A Deep Voiceless Wilderness, the latest solo album from Neurosis front man Steve von Till, is a deeply ethereal and inquisitive neoclassical work of ambiance and varied instrumentation. There are strings. There are synthesizers, pianos, and mellotrons, but there are no signature von Till guitars.
The follow up to von Till’s 2020 album No Wilderness Deep Enough, this new record is the same compositions without von Till’s voice and words. It opens the music up for the listener to experience the work in a new, more meditative way. While the composition of this record is carefully written, the performances are beautiful and raw.
Synthesizers establish the palette of the opening track, “Called From the Wind,” which are topped by strings, bass, and a piano. It is a dynamic and beautiful beginning that is reminiscent of chamber music. Followed by pulsating and fluttering synths whose rhythms change with the track, “We’ll Always Have the Sea” is triumphant, swelling like the waters of its namesake.
Swells also characterize the third track “The Emptiness Swallows Us All” as well. It builds as the low synthesizers establish the beat while more pianos and strings take the forefront, changing the atmosphere of the track. It becomes achingly, heartbreakingly beautiful. While the analog synthesizers conjure a previous decade, the neo-classical instrumentation of the piano and violin call back to another century. Fuzzy electronics disturb the gorgeous composition, mixing the modern with the very old.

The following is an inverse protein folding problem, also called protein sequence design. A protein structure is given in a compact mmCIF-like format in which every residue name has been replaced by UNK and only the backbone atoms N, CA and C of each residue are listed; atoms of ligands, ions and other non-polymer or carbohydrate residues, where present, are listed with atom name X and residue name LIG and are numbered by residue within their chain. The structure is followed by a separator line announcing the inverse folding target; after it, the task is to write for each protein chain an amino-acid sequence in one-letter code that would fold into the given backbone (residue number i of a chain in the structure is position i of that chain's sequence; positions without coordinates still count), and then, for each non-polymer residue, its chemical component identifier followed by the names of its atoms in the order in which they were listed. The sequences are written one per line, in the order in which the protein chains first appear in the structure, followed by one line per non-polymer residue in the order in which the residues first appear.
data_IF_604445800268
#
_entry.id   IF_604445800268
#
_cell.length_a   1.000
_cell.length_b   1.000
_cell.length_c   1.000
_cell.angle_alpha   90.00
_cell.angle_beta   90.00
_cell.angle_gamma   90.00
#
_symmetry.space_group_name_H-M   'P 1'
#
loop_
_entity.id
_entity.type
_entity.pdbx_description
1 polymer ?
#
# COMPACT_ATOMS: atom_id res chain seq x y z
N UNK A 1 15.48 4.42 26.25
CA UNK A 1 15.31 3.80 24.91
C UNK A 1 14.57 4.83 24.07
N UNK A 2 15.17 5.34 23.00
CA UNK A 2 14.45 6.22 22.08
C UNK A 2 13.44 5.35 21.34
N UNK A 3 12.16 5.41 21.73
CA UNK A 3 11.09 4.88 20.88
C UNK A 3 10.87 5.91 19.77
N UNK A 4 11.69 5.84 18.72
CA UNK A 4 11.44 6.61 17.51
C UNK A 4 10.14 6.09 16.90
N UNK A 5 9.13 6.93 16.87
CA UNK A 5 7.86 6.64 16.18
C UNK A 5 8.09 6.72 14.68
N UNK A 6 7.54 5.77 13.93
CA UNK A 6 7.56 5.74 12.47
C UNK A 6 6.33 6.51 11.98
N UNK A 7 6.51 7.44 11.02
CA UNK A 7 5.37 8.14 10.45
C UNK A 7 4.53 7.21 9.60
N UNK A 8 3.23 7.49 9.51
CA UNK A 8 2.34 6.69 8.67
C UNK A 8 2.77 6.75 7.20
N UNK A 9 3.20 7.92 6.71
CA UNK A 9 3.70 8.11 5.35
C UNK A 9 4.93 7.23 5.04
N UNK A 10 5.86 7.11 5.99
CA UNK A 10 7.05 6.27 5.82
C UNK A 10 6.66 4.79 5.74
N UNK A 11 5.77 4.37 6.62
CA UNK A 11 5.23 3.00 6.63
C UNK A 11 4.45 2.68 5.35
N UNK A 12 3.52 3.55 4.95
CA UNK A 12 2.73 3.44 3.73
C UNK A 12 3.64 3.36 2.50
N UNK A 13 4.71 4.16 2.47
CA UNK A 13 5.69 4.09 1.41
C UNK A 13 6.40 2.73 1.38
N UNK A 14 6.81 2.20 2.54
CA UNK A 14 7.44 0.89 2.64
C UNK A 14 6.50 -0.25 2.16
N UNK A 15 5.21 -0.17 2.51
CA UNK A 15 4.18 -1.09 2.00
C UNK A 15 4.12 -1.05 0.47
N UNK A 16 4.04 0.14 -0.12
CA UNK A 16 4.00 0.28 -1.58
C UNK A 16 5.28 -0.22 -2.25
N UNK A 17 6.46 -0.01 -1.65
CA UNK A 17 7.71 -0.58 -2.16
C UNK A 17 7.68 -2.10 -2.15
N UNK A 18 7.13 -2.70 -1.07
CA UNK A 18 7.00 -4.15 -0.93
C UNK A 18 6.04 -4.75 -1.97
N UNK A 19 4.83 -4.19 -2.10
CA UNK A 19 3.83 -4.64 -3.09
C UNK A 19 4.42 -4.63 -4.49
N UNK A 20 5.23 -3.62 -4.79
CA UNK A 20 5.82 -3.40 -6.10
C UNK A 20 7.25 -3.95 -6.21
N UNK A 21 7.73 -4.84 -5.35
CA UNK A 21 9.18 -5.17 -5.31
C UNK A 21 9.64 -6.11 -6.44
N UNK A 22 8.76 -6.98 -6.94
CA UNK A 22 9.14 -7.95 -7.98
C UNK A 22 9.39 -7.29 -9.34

A trope of ambient music that is avoided on this album is that none of the tracks intersect. They are standalone pieces of music that differentiate from each other while calling back to one pulling from similar themes. “Shelter in Surrender” focuses on piano two chords while shining and static ambient sounds swirl around them.
While it is refreshing that none of the tracks led into one another, there isn’t much development in each piece without the vocals. It’s vast but less dynamic than the pieces with vocals. Every track stays at a relatively constant pace and comes to end fairly quickly for the genres it inhabits.
Finally, “The Spiraling Away” ties it all together nicely. Intersecting strings come together to fill out the space between them while tinkering high sounds pop in the background. It is again representative of the simple composition and vision of this record, with subtle melodies and pulsing low synths in the background. It remains constant but the constant addition of new instruments makes the track moving and introspective. The simplicity and beauty of the sounds calls upon the listener to take a breathe and drink it all in.